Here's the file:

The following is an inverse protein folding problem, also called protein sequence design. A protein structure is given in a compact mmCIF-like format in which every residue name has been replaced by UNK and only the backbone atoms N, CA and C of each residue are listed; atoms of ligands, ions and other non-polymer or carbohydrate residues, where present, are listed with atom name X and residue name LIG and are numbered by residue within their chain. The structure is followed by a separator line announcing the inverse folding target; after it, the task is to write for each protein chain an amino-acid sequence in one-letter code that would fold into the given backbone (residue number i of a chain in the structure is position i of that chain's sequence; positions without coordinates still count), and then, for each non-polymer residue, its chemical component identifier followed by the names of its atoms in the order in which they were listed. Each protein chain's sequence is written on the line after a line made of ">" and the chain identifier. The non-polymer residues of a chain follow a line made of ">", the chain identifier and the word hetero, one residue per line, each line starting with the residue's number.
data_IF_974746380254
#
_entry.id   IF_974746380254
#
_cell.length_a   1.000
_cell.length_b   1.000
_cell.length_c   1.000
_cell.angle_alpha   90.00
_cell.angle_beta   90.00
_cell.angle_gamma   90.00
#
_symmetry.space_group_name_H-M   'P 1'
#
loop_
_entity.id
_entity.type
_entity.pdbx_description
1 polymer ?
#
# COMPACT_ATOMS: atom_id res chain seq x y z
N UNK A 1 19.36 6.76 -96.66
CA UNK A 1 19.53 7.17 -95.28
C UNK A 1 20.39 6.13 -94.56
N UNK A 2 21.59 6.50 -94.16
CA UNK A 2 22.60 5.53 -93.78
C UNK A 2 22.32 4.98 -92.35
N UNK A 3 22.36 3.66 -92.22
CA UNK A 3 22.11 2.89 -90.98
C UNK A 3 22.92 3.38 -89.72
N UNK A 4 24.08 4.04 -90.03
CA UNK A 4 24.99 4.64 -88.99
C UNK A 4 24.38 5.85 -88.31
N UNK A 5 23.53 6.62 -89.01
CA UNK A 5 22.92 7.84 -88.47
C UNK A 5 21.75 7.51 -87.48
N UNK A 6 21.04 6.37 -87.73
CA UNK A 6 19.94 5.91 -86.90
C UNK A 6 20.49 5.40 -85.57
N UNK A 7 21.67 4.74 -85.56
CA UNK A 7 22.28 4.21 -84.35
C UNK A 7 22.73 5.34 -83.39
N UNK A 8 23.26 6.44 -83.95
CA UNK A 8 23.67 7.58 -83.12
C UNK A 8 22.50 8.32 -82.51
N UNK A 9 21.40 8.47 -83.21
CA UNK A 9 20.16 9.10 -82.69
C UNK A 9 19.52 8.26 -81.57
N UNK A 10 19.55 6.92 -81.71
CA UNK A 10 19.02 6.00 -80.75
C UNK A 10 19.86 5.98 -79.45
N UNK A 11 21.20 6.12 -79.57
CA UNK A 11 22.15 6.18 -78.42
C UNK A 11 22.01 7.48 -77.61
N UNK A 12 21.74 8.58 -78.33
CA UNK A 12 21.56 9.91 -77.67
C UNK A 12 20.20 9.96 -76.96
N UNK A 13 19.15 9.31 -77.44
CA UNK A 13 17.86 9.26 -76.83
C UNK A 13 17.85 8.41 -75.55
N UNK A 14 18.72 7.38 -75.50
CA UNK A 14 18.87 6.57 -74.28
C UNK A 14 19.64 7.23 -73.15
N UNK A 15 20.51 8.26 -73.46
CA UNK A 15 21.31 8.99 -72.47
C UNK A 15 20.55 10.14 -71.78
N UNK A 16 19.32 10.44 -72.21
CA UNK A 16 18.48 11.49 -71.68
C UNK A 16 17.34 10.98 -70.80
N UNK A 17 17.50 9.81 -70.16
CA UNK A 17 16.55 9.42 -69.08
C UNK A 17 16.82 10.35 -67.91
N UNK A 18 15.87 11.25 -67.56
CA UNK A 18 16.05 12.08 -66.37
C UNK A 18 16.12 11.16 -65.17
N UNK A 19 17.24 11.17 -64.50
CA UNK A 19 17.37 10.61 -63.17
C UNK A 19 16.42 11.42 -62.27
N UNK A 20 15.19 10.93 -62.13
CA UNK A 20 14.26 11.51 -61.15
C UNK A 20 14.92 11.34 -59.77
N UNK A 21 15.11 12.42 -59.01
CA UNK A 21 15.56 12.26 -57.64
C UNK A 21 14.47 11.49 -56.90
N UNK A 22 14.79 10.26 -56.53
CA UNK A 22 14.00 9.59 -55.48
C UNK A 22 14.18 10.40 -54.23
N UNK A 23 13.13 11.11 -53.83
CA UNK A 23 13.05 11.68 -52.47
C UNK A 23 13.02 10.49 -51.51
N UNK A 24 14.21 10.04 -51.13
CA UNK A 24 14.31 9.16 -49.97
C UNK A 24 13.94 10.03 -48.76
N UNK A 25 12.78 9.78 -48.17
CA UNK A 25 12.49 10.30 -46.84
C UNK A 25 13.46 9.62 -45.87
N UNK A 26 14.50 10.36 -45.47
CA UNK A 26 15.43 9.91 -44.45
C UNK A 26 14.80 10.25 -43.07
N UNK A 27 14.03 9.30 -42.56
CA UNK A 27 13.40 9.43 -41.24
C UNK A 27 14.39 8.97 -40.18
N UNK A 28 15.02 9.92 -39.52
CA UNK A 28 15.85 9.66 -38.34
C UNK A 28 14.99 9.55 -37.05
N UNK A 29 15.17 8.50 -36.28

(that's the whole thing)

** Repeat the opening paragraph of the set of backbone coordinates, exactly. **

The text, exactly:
The following is an inverse protein folding problem, also called protein sequence design. A protein structure is given in a compact mmCIF-like format in which every residue name has been replaced by UNK and only the backbone atoms N, CA and C of each residue are listed; atoms of ligands, ions and other non-polymer or carbohydrate residues, where present, are listed with atom name X and residue name LIG and are numbered by residue within their chain. The structure is followed by a separator line announcing the inverse folding target; after it, the task is to write for each protein chain an amino-acid sequence in one-letter code that would fold into the given backbone (residue number i of a chain in the structure is position i of that chain's sequence; positions without coordinates still count), and then, for each non-polymer residue, its chemical component identifier followed by the names of its atoms in the order in which they were listed. Each protein chain's sequence is written on the line after a line made of ">" and the chain identifier. The non-polymer residues of a chain follow a line made of ">", the chain identifier and the word hetero, one residue per line, each line starting with the residue's number.